The Loaded Gun

Some mornings just start out like this for everyone:

Nothing goes right, including the simple act of going potty in the toilet.

My son got a double dose of stubbornness from both me and my husband. Sometimes it manifests itself in surprisingly cute ways like his constant need to bounce on beds no matter how many times we tell him not to. When we arrived in our hotel room in San Francisco, he immediately took off his shoes, pulled the armchair over to the bed to use as a step (no small feat for a two-year-old), and began jumping on the bed. My husband, the safety conscious one, quickly told him to get off that bed right this instant. Without missing a bounce, my son rapped back, “Hey you, get off my cloud, you don’t know me and you don’t know my style.”

What can you do when your son channels Method Man at you (and yes, I do know the original line is from a Rolling Stones’ song, but my son doesn’t)? We had to laugh, and he continued jumping.

However, sometimes this willful nature manifests itself in my son’s wedging himself between the toilet and the wall because he is so frustrated he can’t pee in the toilet (he’d already soaked his diaper) and won’t just call it quits. When the morning starts like that, I know I am in for a long day.

Fortunately, I had to work. So his daycare provider was the real one in for a long day. It’s the last week of classes, and I am so incredibly ready to be finished. It is a joke, however, because I really won’t be finished: I’ll have papers to grade and syllabi to write over break. But at least I won’t have students to deal with.

Or so I thought . . .

Today my husband picks up our son, so I get a few hours of me time. I always intend to use these free Thursday afternoons to be productive. I plan to hide in some little bar or coffee shop and grade or write. However, though I manage to usually make it to the bar, I also usually end up pleasure reading. Today was no different, except I didn’t have any grading to do (as of right now I am caught up . . . until I get 39 ten-page essays tomorrow), so I could read with impunity. And I did.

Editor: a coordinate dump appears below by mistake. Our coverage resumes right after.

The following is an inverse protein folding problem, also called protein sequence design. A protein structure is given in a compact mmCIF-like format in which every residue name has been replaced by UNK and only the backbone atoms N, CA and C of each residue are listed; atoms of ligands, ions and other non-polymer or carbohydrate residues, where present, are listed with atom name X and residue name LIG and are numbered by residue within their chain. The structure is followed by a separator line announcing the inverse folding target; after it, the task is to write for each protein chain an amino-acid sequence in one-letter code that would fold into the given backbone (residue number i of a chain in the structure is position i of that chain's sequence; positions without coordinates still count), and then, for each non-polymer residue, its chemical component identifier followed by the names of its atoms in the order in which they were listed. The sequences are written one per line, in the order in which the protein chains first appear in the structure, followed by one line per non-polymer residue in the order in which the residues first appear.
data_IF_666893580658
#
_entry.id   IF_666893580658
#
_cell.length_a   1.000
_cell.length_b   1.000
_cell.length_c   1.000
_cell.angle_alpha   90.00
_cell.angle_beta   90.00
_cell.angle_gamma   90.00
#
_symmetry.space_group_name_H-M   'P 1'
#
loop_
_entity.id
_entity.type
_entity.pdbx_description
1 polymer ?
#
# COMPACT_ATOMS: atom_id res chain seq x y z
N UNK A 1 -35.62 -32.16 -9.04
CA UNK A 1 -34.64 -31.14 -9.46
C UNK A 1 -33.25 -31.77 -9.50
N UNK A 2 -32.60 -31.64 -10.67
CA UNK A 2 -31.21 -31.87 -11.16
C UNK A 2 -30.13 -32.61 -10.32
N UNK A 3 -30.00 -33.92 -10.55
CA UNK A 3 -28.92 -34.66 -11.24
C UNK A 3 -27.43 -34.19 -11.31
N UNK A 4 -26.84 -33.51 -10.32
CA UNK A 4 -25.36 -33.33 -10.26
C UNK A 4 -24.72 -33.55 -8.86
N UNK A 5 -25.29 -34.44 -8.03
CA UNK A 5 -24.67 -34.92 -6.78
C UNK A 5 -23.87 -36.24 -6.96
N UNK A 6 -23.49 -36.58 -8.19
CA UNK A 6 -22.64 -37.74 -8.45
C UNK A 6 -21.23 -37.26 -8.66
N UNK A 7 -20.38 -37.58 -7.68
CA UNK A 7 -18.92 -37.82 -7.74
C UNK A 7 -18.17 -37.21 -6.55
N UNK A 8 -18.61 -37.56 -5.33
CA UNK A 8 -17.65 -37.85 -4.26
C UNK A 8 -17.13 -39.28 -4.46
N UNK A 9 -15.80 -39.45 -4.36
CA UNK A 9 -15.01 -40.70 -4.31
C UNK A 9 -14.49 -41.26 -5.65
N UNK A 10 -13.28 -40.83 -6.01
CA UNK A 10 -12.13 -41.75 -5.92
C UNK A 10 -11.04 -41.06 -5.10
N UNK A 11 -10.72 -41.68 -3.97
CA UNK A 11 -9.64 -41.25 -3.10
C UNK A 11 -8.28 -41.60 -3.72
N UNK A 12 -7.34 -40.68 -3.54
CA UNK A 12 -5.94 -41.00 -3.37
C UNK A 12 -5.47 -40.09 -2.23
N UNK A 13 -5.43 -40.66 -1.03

Eventually, I decided to run an errand that I can’t do with my son: I needed to buy a naughty Santa gift for my Bunco night (yes, I do play Bunco–don’t judge). I really didn’t think it appropriate to bring my son into an adult store, so I figured I should do this errand now. My first idea for a gift was to get some penis-shaped pasta and package that up with a cream sauce along with adult fortune cookies I had bought in San Francisco. I remembered that Urban Outfitters sold said pasta at one time, so this seemed like a good place to start.

However, I haven’t been to Urban Outfitters in at least six years. It seems their inventory has changed in that time.

The helpful register girl did direct me to the naughty book section where I began thumbing through a board book that had a strategically placed hole in its center. I was giggling to myself and reaching for the Position of the Day Playbook when I heard, “Professor?” Lo and behold, there stood a former student of mine from the private Christian university at which I work.

We both were a delightful shade of pink at being caught in the naughty book section.

“I’m taking your class literature class next semester,” he offered, “Pretend you never saw me here.”

“Deal. This never happened.” And I scooped up my books (yes, both the board book and the play of the day one) and quickly exited.

This city is way too small.

Anton Chekov claimed that if you have a loaded gun in act one of a play, it had better go off by the end. Well, I am far from the end of this little play, but I did introduce a loaded gun of sorts–or maybe I should call it loaded ravioli. Yes, dear readers, I am indeed back to making ravioli. Beet ravioli this time.